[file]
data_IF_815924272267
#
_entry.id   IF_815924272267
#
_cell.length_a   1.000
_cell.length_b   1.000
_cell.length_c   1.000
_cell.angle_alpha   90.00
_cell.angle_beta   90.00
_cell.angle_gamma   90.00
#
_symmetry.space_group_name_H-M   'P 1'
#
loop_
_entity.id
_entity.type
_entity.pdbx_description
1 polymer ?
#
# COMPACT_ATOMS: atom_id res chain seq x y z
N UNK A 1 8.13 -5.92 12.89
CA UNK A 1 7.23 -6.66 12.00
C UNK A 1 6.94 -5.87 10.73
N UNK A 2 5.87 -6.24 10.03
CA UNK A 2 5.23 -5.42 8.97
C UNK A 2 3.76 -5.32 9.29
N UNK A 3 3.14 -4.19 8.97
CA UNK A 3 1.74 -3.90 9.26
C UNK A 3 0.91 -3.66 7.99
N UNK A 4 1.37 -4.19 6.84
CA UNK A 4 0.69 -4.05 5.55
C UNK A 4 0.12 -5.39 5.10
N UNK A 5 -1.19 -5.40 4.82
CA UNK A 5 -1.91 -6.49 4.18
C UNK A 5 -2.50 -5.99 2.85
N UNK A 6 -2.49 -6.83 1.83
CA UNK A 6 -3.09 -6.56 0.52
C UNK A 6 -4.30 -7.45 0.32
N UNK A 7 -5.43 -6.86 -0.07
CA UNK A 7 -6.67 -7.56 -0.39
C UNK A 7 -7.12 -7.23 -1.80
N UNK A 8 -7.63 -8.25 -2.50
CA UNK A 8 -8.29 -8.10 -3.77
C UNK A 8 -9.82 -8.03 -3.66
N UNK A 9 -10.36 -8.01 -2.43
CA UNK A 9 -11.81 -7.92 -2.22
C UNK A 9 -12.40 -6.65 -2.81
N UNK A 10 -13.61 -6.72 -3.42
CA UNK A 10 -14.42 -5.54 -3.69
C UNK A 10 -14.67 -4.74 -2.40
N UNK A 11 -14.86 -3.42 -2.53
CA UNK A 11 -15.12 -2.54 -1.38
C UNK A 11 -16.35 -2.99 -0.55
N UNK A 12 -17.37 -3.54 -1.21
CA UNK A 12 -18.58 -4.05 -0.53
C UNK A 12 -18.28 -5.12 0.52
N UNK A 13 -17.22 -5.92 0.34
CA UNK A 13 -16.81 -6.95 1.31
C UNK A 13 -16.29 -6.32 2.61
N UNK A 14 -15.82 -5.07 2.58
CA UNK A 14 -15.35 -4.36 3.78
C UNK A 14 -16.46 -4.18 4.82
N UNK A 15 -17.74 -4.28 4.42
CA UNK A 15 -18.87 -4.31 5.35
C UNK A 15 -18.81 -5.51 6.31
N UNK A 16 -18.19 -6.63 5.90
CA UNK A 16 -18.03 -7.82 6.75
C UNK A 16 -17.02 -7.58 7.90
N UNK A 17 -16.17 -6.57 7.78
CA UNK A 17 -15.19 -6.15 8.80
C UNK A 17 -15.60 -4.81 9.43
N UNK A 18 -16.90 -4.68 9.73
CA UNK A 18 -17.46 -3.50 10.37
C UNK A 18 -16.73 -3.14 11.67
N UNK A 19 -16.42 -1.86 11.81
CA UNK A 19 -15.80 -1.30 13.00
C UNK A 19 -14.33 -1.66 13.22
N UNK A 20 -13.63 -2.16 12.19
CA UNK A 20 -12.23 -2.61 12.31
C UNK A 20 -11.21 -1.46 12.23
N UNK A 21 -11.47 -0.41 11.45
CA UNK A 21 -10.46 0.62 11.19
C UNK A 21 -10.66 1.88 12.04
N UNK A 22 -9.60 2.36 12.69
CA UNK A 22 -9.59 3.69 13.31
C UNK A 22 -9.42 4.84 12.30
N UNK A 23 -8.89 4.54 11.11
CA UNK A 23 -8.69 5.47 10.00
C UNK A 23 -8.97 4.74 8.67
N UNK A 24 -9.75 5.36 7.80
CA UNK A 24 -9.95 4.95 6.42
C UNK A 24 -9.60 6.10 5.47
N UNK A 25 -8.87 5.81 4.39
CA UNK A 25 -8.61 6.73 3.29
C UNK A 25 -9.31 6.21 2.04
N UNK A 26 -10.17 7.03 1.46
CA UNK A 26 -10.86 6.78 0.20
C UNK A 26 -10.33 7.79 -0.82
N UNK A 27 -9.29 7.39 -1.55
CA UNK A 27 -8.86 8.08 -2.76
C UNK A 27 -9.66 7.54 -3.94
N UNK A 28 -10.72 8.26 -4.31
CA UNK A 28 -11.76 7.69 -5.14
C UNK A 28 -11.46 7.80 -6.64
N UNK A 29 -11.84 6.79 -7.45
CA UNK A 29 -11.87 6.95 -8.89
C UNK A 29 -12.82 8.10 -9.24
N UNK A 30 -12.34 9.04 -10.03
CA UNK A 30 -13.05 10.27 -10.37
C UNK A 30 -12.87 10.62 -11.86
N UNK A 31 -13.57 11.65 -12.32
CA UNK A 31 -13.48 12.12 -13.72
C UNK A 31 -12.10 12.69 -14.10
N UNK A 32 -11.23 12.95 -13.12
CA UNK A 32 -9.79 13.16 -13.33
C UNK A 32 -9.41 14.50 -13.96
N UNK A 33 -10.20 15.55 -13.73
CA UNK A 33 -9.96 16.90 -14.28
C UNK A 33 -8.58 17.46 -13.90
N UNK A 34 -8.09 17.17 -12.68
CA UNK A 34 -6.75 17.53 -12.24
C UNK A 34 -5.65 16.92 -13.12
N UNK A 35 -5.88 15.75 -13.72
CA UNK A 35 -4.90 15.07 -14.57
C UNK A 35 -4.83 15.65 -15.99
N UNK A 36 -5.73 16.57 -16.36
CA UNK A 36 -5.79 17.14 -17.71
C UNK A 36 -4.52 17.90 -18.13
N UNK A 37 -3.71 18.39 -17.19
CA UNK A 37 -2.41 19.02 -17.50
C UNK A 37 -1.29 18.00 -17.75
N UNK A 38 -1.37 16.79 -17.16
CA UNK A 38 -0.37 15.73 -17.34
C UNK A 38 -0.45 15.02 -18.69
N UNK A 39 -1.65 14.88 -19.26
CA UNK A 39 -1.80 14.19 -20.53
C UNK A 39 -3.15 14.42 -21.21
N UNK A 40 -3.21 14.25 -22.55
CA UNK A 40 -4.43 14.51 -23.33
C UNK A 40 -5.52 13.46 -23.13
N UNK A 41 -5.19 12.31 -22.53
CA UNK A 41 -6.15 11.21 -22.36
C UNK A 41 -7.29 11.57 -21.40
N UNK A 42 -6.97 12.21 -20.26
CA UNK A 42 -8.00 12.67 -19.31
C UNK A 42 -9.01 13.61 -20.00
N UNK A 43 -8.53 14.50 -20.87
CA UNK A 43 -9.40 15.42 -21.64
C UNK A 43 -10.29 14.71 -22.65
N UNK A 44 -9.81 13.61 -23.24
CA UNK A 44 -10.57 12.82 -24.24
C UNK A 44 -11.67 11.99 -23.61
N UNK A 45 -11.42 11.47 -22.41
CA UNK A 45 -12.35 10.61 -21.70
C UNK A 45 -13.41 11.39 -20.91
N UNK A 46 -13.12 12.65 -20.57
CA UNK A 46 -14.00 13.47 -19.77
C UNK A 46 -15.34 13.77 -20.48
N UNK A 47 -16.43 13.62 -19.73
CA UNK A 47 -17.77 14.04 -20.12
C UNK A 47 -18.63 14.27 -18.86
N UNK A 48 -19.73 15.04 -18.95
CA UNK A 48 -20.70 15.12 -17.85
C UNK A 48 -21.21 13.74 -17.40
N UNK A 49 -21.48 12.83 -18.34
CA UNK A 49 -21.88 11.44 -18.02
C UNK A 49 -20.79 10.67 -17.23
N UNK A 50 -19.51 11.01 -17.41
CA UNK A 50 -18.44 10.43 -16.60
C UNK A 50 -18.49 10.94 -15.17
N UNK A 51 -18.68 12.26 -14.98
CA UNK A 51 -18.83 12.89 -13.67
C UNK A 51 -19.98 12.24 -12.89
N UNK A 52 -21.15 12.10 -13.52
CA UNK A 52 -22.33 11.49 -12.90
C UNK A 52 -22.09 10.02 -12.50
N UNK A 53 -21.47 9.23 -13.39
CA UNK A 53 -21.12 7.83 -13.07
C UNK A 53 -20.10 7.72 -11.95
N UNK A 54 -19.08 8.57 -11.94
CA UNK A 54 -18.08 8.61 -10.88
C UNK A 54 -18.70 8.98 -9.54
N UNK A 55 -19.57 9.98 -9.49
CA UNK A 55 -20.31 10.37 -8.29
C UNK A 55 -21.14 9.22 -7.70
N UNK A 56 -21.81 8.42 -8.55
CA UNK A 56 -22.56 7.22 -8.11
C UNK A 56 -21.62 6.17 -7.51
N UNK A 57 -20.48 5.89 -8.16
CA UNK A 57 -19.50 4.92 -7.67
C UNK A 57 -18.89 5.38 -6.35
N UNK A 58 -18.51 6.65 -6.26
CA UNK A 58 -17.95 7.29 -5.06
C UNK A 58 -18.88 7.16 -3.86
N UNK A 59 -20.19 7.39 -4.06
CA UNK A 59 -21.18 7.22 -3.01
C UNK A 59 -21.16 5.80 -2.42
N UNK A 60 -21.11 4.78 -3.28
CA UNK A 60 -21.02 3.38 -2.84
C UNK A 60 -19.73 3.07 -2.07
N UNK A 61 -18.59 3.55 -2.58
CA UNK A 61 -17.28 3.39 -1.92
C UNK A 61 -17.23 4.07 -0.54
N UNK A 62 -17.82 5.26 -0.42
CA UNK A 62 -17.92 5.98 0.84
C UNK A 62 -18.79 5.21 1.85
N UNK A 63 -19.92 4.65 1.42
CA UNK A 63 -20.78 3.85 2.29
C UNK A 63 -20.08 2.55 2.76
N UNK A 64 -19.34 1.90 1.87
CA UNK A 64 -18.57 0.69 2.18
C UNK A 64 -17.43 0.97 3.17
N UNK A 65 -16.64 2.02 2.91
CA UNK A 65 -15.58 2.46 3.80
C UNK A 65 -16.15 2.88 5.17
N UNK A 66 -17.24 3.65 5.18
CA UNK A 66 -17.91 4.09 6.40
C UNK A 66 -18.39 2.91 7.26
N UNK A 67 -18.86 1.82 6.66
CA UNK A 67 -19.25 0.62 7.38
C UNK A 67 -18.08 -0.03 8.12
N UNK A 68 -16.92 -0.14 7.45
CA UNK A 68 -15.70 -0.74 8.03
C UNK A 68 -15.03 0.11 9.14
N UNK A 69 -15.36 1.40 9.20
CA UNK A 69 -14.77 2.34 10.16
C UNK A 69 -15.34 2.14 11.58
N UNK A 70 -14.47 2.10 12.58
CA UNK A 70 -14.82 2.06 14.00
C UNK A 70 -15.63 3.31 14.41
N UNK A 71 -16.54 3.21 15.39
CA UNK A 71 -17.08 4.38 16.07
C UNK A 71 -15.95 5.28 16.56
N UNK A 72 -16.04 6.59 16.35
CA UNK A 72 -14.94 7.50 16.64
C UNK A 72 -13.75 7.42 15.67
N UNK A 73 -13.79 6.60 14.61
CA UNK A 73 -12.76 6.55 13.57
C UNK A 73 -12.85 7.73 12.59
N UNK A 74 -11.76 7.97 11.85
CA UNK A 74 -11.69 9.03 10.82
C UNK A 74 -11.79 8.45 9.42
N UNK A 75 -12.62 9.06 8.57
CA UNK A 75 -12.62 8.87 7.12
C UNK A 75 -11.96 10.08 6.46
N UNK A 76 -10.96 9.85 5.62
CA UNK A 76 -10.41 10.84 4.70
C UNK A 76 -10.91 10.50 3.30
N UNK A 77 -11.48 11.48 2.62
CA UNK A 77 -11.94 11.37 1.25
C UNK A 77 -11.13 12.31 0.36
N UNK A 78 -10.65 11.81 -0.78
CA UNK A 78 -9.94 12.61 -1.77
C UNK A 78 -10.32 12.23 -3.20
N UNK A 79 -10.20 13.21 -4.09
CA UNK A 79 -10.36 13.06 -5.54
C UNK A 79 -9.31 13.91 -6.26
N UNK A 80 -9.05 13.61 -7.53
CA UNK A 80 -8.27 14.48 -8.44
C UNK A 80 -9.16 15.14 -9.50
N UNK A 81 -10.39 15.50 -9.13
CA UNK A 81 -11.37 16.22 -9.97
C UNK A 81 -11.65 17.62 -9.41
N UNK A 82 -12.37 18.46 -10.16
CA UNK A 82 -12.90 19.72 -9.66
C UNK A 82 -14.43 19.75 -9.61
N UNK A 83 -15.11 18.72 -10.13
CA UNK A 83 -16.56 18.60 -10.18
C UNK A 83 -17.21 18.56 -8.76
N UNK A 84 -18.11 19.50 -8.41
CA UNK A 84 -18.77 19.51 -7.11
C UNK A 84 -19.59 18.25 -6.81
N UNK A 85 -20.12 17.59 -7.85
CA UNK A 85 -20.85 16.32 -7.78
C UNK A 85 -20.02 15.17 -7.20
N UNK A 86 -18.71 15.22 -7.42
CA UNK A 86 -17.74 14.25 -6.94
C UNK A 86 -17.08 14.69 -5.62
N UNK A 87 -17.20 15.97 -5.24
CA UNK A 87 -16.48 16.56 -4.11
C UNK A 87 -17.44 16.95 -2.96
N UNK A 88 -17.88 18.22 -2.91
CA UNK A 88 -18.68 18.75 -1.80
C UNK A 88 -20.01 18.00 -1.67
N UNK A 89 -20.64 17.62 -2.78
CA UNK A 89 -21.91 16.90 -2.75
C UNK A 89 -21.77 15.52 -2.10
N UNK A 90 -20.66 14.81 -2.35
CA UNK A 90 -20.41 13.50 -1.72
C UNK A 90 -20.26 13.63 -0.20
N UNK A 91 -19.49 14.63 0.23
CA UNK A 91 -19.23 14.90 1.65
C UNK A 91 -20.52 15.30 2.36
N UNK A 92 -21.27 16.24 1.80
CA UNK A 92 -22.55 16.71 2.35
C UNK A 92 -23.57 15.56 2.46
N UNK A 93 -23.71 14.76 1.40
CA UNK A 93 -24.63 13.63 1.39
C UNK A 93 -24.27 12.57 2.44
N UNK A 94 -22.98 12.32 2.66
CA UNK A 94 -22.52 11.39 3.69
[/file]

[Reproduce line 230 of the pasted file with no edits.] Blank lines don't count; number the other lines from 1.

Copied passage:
C UNK A 70 -15.63 3.31 14.41